Date of Conferral
Obstructive sleep apnea (OSA) is a type of sleep apnea that is common, complicated, and a major contributor to cardiovascular diseases, neurocognitive impairment, and mortality. This disease has additional negative impacts on patients' lives by contributing to daytime sleepiness and low productivity at work as well as absenteeism and work-related injuries. Several studies have been conducted to assess the relationship between cardiovascular exercises and OSA; however, a definite conclusion is lacking. The purpose of this quantitative cross-sectional study was to assess the relationship between cardiovascular exercise participation and OSA by examining the relationship between total cardiovascular exercise participation per week and OSA as well as the relationship between body mass index (BMI) and OSA among adults over normal weight in the United States. Secondary data from the National Sleep Research Resource (NSRR) were used for analyses. Logistic regression was used to test the hypotheses. The Social-Ecological Model (SEM) guided the study. The findings of the study suggested that doing moderate cardiovascular exercise participation per week (0.1 and 200 minutes) had no relationship with OSA while doing higher cardiovascular exercise participation (>200 minutes) per week had relationship with OSA by increasing the odds (AOR = 2.1, CI: 1.048-4.060) of having severe OSA. BMI had no relationship with OSA. Individuals with OSA and a higher BMI could use the findings of this study to participate in an exercise program that might benefit their health and decrease the risk of exacerbated symptoms which could lead to an improved quality of life and decreased burden associated with OSA.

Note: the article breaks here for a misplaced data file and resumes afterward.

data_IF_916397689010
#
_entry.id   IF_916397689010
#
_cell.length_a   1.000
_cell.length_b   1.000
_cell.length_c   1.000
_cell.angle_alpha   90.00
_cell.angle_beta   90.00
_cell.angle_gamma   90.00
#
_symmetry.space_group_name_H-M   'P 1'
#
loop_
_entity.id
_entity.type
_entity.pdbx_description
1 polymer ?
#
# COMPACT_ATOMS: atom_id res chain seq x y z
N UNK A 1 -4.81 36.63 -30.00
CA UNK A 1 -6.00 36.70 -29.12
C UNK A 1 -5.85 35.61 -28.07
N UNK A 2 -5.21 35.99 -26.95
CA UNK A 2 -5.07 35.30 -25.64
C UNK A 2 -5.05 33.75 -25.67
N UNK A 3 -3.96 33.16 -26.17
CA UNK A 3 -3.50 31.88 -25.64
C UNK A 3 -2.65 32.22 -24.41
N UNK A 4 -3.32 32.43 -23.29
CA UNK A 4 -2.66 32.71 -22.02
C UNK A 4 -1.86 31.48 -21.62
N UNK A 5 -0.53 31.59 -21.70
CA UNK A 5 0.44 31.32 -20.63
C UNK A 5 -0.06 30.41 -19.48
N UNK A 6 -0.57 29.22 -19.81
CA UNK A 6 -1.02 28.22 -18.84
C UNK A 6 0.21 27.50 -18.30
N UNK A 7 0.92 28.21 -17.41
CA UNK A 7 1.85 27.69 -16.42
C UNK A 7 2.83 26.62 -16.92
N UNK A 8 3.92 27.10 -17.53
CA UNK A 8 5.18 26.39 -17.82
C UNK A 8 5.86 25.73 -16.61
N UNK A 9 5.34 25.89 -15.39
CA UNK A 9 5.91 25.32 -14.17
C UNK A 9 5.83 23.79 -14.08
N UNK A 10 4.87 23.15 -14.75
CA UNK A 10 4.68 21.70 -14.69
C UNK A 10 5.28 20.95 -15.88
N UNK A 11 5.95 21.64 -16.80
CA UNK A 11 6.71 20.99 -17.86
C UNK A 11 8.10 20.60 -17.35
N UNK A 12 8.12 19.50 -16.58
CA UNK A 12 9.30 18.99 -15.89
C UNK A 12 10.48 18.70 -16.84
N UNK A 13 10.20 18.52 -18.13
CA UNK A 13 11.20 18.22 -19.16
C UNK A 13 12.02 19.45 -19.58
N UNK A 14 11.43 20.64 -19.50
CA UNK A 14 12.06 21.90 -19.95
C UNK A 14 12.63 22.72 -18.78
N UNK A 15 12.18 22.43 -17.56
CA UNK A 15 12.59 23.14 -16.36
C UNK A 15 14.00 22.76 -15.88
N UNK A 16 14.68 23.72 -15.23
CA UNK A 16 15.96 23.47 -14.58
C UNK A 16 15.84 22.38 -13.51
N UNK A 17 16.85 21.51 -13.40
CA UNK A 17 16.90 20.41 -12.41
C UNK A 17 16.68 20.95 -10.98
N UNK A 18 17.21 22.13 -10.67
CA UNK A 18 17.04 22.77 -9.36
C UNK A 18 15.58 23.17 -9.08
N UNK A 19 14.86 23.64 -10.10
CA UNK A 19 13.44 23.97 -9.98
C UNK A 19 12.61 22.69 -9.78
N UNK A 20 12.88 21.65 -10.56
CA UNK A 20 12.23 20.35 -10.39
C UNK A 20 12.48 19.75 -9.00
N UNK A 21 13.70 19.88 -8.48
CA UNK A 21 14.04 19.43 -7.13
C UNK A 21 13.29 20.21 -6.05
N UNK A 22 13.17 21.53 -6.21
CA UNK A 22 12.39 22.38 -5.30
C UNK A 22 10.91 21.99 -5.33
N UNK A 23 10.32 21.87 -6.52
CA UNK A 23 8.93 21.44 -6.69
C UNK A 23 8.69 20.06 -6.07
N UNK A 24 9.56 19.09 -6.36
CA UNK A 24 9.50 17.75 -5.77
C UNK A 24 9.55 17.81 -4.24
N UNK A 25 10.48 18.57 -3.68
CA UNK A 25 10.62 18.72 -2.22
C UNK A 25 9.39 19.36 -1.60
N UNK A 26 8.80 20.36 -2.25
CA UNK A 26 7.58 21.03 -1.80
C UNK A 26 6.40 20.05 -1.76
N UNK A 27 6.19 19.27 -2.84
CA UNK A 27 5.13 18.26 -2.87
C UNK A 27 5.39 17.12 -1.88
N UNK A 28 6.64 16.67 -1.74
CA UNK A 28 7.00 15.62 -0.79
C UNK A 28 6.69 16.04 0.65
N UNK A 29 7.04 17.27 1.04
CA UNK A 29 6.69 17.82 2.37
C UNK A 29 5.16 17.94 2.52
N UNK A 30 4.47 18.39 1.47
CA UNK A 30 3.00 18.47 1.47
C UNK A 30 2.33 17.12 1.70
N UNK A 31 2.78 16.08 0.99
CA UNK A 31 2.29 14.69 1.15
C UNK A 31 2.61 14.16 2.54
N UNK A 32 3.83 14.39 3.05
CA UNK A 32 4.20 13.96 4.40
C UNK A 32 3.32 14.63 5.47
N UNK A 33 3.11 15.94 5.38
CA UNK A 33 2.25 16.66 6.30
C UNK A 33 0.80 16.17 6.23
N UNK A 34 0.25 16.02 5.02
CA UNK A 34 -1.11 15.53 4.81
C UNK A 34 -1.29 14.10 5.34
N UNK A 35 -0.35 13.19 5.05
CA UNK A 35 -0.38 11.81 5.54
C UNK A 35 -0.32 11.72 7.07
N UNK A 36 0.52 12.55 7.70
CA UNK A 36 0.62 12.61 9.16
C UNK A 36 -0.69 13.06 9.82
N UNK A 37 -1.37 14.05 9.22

Agwara, Marytherese, "Cardiovascular Exercise Participation and Obstructive Sleep Apnea among Adults Over Normal Weight in the United States" (2019). Walden Dissertations and Doctoral Studies. 7361.